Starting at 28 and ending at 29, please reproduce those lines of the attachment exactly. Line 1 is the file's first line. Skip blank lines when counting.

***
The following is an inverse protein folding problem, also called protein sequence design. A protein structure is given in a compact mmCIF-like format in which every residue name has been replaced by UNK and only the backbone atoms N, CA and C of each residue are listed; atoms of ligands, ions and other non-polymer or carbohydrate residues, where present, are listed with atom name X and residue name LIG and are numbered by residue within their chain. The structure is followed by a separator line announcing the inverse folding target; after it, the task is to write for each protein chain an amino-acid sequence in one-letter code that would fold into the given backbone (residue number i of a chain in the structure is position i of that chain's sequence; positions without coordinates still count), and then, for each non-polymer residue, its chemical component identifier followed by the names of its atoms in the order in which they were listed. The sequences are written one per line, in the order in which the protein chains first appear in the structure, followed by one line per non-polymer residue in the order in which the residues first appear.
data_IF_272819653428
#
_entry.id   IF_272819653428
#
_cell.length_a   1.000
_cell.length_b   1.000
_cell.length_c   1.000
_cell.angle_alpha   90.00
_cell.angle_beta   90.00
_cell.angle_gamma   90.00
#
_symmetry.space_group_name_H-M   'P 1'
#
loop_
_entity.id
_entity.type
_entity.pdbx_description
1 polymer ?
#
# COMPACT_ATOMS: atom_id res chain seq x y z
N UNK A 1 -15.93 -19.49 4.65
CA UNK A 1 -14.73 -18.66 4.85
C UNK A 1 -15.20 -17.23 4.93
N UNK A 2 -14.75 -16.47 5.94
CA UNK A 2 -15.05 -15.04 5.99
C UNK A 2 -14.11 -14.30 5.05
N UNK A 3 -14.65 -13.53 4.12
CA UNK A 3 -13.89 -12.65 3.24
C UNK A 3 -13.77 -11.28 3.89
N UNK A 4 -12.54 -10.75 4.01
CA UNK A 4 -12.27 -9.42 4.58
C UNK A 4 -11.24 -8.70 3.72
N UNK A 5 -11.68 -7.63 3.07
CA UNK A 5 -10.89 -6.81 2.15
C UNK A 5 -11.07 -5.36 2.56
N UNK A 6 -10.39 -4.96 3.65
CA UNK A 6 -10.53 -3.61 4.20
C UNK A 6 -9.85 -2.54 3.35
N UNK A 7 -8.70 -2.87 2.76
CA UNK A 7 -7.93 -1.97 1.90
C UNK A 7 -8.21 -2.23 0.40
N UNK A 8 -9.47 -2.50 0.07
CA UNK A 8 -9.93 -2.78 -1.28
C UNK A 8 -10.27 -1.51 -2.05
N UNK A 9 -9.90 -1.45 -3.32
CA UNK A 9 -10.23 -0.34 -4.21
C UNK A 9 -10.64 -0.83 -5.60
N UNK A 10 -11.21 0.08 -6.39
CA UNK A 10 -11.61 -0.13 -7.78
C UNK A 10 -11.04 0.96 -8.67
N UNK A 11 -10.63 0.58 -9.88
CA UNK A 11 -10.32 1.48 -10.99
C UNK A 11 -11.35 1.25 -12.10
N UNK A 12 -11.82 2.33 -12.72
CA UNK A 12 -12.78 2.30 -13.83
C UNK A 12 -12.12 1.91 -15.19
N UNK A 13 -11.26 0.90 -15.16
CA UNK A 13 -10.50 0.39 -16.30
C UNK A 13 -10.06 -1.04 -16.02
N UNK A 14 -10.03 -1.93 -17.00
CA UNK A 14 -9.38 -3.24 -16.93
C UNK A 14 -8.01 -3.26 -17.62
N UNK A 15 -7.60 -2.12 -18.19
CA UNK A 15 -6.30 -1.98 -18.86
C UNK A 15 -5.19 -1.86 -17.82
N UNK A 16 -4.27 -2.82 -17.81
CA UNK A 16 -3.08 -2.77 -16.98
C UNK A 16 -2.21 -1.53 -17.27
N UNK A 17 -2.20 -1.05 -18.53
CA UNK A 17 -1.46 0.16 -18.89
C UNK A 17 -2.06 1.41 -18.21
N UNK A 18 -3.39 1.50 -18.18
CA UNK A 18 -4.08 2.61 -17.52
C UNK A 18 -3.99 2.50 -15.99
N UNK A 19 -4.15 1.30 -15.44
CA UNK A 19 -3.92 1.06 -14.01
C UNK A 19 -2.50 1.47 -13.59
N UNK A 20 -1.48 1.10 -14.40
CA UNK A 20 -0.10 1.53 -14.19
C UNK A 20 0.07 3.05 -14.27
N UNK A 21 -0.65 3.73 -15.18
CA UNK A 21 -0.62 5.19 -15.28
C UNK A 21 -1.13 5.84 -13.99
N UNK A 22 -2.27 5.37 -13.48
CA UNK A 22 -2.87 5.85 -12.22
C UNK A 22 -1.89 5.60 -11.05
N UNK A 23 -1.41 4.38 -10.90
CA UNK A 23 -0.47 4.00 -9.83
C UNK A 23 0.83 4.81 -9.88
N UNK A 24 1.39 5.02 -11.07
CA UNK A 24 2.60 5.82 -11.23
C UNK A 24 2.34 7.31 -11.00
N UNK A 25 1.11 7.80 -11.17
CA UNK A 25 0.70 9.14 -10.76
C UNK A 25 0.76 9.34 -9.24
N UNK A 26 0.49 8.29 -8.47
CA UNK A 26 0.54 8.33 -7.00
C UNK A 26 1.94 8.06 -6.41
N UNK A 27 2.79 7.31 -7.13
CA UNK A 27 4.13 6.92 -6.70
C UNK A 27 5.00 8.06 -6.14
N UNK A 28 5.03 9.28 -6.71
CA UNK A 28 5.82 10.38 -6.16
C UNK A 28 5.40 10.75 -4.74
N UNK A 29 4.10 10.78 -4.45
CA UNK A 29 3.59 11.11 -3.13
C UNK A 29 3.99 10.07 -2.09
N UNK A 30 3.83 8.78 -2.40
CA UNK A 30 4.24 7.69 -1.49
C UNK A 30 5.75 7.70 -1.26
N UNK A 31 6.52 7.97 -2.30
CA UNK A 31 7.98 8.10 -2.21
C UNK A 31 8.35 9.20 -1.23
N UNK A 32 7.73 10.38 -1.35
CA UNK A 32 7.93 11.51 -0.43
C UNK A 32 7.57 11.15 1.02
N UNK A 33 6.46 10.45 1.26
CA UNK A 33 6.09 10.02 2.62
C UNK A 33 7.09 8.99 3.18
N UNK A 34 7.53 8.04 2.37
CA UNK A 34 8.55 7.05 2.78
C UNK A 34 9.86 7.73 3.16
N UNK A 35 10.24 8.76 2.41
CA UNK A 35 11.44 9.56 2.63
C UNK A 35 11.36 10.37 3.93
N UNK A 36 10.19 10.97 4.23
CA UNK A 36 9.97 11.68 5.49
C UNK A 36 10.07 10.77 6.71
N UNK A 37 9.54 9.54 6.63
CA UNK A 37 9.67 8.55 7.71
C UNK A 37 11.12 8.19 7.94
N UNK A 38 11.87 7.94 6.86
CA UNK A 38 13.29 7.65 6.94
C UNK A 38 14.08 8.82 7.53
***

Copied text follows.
N UNK A 3 -14.65 -13.53 4.12
CA UNK A 3 -13.89 -12.65 3.24